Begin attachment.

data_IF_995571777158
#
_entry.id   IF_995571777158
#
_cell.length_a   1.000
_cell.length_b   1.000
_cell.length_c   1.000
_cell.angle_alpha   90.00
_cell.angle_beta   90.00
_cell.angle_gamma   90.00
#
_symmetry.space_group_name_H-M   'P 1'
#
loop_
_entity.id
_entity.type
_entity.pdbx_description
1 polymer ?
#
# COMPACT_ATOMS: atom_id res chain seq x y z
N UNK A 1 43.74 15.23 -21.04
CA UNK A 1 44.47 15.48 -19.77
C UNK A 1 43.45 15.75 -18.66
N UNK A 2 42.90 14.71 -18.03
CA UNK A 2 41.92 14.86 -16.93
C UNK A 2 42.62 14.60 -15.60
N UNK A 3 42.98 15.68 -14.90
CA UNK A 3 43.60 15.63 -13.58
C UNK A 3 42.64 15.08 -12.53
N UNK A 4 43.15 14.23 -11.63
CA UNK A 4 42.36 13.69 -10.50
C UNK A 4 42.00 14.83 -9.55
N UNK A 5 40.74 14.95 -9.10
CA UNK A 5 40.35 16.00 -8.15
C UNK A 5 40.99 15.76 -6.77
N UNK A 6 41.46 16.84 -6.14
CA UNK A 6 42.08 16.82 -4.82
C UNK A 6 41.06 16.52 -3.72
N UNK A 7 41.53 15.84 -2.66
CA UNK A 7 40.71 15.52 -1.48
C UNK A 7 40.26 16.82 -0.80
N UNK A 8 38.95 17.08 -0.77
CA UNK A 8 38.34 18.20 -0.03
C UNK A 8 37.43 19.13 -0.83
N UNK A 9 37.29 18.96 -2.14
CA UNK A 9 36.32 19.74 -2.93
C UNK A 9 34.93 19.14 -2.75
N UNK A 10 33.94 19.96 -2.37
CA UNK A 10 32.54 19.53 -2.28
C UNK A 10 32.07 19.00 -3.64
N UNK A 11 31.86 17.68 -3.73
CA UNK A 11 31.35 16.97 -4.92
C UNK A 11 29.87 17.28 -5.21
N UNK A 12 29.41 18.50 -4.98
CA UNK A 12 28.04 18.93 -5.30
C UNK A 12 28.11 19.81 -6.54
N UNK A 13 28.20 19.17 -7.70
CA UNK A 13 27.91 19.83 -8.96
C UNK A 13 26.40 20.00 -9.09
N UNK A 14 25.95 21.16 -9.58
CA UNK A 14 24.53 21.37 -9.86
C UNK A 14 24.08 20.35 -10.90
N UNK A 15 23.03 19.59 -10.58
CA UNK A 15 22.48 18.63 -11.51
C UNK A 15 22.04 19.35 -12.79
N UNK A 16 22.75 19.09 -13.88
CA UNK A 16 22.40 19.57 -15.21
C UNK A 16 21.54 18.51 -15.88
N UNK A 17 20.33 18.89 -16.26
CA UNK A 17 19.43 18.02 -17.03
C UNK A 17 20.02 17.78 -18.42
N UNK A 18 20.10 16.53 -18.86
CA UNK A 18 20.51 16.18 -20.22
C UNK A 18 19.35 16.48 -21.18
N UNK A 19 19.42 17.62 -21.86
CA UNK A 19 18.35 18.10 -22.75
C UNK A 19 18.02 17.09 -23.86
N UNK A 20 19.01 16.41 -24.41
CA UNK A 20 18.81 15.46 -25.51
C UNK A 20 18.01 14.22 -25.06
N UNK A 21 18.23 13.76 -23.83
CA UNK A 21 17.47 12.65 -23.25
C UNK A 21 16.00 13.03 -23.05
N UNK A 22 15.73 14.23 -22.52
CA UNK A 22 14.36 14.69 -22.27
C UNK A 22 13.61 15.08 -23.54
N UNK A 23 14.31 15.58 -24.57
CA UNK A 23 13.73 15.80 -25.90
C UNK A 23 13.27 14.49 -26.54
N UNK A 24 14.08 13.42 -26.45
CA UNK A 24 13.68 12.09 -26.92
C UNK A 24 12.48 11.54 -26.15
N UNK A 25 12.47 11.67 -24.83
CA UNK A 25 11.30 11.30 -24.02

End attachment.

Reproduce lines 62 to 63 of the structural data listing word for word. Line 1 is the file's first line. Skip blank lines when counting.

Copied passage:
C UNK A 14 24.08 20.35 -10.90
N UNK A 15 23.03 19.59 -10.58